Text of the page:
Police theorize, and the physical evidence seems to suggest, that Knox, Sollecito and Guede were all involved in the theft of cash, Kercher had just gotten money from an ATM to pay her rent, credit cards and two cell phones, perhaps having been confronted by the victim after the alleged theft and thereafter attempting to force Kercher to participate in some bizarre “sex game.” Next police believe Kercher was held down and sexually assaulted, after which one of the three suspects thrust a long kitchen knife through and through her throat, resulting in a slow and agonizing death with her own bloody prints providing graphic evidence of her attempt to pull herself up a wall and cry out for help, a cry that would never be heard. Police then believe the three suspected killers tried to stage the crime scene by breaking a window in the house, this to somehow lend credibility to their contrived story that some unknown person had broken into the house and murdered Kercher, notwithstanding the window was too high off the ground for an assailant to have climbed up to and through.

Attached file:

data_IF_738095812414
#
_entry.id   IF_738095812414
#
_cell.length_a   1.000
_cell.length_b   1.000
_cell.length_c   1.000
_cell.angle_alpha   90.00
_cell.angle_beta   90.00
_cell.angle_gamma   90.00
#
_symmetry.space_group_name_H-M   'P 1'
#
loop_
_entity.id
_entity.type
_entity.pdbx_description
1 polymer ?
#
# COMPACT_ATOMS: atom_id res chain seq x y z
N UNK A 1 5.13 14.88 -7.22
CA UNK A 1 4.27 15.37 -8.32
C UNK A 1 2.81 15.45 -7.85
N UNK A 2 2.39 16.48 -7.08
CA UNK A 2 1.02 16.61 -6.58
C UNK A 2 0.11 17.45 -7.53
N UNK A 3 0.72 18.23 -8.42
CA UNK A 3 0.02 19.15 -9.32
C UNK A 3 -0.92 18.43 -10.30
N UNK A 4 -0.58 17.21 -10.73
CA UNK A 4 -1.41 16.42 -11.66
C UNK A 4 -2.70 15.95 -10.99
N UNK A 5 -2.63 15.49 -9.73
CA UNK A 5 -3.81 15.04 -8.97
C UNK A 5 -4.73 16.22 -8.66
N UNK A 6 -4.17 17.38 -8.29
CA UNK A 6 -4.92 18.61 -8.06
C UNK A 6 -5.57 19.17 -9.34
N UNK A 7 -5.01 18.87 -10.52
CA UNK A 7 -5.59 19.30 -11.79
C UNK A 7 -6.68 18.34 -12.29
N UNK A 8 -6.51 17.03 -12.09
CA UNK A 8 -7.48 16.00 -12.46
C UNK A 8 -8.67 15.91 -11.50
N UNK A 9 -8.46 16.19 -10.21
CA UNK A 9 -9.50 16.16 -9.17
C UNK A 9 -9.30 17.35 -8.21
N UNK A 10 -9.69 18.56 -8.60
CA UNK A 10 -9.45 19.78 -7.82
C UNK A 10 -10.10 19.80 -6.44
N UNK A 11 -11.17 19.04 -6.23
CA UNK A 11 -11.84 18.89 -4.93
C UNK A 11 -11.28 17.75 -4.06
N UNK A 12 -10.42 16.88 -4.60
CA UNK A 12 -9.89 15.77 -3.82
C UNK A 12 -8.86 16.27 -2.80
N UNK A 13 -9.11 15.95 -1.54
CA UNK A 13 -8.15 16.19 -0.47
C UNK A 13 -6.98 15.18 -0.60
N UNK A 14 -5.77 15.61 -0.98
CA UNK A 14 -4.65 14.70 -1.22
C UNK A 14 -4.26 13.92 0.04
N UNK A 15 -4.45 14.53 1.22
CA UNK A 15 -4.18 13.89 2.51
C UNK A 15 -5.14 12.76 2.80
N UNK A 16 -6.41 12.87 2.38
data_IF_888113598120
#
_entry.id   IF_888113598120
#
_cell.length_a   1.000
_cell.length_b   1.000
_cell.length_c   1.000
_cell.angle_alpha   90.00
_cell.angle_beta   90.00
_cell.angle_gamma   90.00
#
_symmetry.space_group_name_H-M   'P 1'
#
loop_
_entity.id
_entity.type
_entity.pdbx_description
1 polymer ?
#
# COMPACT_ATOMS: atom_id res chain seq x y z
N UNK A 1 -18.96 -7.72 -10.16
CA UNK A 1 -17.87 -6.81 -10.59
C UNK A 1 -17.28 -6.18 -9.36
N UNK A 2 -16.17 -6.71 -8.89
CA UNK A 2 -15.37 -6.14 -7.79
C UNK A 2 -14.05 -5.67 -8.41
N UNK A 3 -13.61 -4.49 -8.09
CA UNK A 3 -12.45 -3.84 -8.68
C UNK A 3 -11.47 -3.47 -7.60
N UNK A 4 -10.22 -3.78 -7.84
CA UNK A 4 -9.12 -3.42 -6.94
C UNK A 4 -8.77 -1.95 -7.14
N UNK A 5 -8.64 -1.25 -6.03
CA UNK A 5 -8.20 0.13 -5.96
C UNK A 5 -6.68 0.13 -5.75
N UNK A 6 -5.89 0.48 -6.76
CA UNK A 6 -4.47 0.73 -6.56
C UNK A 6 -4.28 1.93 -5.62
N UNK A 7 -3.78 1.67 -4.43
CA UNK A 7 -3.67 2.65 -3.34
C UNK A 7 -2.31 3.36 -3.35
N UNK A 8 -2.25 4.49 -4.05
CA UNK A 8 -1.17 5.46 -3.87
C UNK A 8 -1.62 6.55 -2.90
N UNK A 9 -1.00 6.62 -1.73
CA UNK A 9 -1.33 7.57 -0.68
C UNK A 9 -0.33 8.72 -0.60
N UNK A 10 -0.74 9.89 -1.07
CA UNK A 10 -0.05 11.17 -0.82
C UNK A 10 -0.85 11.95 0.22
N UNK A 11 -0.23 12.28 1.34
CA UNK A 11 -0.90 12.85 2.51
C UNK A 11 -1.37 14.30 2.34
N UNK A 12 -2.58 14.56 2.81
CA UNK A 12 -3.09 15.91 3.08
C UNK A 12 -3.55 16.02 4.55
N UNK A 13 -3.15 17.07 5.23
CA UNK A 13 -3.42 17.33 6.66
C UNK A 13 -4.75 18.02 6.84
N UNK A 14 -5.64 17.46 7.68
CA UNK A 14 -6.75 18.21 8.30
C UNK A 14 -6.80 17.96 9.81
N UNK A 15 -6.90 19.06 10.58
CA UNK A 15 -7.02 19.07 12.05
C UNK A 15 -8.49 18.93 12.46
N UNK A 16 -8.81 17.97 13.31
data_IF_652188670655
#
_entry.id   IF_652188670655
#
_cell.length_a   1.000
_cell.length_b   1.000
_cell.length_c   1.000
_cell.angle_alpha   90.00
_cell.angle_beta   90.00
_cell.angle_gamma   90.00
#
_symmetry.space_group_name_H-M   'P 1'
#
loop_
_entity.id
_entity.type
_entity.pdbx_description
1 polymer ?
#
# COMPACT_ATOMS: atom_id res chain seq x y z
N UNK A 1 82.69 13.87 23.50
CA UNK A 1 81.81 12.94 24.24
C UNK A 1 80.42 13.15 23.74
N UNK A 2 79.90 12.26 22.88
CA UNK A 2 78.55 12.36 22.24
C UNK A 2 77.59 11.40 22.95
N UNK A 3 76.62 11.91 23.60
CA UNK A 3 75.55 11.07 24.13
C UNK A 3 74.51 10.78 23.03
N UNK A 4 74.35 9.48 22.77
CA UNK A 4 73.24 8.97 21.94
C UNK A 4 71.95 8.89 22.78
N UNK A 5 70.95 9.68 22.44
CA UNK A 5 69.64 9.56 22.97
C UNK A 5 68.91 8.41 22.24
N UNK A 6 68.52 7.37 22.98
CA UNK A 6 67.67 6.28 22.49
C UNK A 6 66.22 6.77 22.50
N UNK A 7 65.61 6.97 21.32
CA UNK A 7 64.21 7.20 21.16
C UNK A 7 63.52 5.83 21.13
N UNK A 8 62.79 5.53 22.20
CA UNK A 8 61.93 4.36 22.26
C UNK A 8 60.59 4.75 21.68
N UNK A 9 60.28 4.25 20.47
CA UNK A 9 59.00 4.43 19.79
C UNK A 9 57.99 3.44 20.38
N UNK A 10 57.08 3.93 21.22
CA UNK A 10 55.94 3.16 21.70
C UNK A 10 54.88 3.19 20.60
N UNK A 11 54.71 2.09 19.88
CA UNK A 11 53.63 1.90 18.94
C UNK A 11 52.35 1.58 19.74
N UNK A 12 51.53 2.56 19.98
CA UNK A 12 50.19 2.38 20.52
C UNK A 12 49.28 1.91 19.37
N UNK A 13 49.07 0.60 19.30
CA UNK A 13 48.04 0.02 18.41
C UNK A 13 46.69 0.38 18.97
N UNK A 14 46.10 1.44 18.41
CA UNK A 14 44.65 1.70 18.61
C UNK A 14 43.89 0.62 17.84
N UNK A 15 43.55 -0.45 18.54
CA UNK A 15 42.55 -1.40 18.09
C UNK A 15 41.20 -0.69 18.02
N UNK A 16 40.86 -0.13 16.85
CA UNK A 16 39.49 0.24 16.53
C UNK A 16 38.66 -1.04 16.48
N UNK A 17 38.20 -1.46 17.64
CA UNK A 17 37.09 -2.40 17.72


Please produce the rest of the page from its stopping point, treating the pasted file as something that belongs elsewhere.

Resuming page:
Evidence includes bloody foot and hand prints linked to Guede, Sollecito and Knox their prints in Kercher’s blood, and other blood identified as Knox’s at the crime scene; hard evidence to refute. Now police have the report an eye witness who says he saw the three suspects outside of the murder scene and was forced to run from the area when Knox threatened him with a knife.